Former President Bill Clinton was the keynote speaker at the Learning 2011 Conference I attended last week on behalf of my client. Our host and presenter Elliott Maisie asked our former president to tie his speech to the topic of learning as a continued conversation about the future of learning. Mr. Clinton was scheduled to speak for thirty minutes and be interviewed by our host for thirty minutes. He took the topic to heart and masterfully wove the culture around learning into every aspect of his presentation.


Mr. Clinton was ushered in by the lively playing of Eric Stanley on the violin. (More about Eric's amazing talent in a future post.) He had two pages of L11Clinton024-Mnotes, there was no teleprompter for this live audience of just over 2000 people. And he did put his reading glasses on but then proceeded to speak to us from the heart for sixty minutes without using his notes at all!

I’m not a public speaker and could never imagine what it takes to connect with so many people so intimately. He knew his stuff. And regardless of a person’s political views or personal opinions of Bill Clinton I think he reached many hearts and minds that evening. I was awed and impressed by his passion for his country, his commitment to making a difference in the world, and for his message of possibility and call to action. Thank you Mr. Clinton for leading the way as a philanthropist and humanist and keeping our dreams for the future alive.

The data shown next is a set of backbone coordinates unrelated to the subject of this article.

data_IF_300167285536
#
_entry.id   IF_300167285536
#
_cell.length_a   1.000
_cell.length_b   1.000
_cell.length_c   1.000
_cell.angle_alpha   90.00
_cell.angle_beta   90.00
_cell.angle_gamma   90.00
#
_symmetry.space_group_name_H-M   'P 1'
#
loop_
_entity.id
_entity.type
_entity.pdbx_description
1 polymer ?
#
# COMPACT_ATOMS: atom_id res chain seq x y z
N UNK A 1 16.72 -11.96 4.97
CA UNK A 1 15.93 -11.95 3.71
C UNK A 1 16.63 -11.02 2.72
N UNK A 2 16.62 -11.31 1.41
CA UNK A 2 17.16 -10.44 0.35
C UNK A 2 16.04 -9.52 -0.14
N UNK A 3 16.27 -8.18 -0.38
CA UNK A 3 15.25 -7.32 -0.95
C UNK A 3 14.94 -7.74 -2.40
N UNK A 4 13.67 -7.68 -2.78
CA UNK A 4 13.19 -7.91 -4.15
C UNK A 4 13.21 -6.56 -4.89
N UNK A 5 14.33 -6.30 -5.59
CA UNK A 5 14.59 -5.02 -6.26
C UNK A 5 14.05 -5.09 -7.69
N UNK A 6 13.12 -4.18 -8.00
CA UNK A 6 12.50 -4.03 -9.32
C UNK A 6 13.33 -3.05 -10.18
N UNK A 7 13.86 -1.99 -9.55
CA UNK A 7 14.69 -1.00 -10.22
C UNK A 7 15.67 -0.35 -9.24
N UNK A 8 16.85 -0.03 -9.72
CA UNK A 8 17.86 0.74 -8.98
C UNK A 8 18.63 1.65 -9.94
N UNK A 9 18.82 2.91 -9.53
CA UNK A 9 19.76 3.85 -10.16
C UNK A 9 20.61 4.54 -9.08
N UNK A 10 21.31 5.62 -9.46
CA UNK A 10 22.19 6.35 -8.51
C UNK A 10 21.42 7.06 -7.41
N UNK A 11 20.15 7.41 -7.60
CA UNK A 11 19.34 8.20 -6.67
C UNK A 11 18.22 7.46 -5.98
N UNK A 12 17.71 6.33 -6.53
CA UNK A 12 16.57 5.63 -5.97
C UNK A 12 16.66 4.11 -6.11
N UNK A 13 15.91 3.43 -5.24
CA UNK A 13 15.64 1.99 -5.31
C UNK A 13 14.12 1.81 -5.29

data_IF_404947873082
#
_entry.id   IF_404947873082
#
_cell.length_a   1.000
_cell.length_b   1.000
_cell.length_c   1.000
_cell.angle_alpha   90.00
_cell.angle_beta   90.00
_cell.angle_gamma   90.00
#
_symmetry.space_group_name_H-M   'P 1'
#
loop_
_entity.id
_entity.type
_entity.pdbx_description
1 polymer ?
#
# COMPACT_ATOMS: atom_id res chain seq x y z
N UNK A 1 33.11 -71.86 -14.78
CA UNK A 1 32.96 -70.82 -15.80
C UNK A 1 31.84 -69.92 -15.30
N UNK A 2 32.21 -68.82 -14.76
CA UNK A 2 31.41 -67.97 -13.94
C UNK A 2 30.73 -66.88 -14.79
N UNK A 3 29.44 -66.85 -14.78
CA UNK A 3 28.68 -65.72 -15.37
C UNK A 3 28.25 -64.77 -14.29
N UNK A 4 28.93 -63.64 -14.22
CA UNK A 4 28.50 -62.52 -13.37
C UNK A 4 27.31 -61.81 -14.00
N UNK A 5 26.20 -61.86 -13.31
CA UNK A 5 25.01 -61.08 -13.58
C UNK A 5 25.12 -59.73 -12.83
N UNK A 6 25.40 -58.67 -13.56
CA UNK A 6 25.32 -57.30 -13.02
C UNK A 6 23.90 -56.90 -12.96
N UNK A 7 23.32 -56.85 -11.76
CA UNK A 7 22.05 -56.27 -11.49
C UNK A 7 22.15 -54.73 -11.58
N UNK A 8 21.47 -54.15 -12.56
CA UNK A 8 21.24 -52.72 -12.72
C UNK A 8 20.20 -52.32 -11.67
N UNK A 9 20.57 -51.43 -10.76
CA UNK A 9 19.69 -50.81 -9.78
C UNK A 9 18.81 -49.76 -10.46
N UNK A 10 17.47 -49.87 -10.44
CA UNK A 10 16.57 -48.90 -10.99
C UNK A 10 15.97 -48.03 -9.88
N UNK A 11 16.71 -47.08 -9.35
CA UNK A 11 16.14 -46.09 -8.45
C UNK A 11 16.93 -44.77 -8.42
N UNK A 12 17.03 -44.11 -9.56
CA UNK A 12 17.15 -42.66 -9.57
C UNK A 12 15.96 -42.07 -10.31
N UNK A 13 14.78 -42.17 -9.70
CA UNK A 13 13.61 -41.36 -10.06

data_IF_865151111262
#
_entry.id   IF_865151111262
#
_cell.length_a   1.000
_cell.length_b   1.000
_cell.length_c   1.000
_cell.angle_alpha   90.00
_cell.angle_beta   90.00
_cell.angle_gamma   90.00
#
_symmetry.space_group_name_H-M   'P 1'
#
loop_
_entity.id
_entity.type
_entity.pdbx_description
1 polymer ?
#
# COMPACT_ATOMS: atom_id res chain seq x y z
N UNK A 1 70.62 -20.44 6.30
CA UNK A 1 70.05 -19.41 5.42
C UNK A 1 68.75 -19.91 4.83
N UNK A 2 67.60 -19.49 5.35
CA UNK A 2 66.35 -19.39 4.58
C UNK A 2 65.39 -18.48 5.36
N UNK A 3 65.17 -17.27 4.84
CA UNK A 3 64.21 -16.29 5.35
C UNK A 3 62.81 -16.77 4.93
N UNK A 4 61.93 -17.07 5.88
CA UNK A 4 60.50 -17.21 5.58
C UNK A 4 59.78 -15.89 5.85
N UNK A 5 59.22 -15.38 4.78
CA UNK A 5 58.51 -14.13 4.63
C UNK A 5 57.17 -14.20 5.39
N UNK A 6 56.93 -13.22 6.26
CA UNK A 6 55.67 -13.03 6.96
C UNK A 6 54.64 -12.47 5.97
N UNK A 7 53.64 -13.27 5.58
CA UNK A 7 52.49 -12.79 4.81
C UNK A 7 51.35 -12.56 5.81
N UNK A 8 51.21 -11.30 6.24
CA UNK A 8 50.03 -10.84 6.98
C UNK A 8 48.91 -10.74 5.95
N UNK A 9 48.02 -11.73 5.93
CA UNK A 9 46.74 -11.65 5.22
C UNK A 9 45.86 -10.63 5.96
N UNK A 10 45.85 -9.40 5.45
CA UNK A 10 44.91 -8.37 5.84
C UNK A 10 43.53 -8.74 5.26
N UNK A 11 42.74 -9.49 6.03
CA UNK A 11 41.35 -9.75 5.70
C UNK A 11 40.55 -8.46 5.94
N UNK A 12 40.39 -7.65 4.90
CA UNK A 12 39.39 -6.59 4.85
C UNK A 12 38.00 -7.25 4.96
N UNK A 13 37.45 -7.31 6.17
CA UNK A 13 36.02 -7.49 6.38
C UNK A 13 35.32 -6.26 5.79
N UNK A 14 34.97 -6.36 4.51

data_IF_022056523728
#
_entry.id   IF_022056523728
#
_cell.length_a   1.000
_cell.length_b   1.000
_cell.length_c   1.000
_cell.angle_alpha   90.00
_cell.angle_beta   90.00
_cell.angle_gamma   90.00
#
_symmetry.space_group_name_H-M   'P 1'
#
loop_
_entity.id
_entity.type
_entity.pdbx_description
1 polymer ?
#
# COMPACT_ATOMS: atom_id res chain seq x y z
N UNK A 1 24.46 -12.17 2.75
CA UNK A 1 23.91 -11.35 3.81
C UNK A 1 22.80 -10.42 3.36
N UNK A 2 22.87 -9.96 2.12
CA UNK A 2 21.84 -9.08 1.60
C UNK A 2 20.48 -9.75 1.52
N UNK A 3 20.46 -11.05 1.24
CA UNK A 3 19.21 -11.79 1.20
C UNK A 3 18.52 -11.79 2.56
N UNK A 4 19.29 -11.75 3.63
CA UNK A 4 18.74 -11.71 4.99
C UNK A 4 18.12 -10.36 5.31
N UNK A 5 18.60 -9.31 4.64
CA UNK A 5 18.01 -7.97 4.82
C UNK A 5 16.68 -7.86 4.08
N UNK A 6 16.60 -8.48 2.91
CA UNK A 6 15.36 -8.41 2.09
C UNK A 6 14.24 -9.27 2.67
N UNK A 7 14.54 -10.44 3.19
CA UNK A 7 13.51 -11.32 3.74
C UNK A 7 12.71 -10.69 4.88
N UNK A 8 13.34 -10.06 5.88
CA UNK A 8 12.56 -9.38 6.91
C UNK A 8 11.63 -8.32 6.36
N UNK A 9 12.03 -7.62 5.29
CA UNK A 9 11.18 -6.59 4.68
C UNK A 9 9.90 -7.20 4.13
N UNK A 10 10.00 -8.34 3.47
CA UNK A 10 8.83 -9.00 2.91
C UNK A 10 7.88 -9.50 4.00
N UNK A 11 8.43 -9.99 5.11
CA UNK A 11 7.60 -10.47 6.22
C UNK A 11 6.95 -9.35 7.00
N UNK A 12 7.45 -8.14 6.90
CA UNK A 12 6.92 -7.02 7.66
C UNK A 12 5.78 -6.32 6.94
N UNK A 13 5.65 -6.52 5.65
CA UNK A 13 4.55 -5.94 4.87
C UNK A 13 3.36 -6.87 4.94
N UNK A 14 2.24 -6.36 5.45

Here are the highlights as I recall them; my note taking was scribbled longhand so I’m not quoting directly:

The How’s:

How do we  invite people to “…drop their barriers to hearing new things in new ways.”

What’s the roll of education and learning in creating new systems? Ditto the roll of technology and how will we disseminate it.

How to lift people up (third world countries) without tearing yourself down.

How to share the future.

His call to action:

Lifetime learning—be a lifelong learner

We have to reform our systems and there’s a vital educational component to that

Re-form education how much we can teach through technology

Copy models that work, re-forming the way we learn

Why don’t good ideas or models travel in developed societies?

A glimpse of his initiatives at The Clinton Foundation:

Renewable energy and climate change

Childhood obesity

Mr. Clinton is an avid reader and says he learns best by reading, here are a few titles he recommended:

His new book of course, Back to Work (yes I bought a copy!)

Bill Bishop’s The Big Sort 

Being Wrong by Kathryn Schulz

The Checklist Manifesto by Atul Gawande

The Indian Clerk by David Leavitt (a novel recommended by his daughter Chelsea)


Utter once a day: I was wrong or I don’t know.

Develop a decision making process that’s rooted in tomorrow.

Everybody has a story—he grew up in a family of storytellers where you had to demonstrate you could listen to a story before you were allowed to tell one.

Most people are happiest doing what they are best at.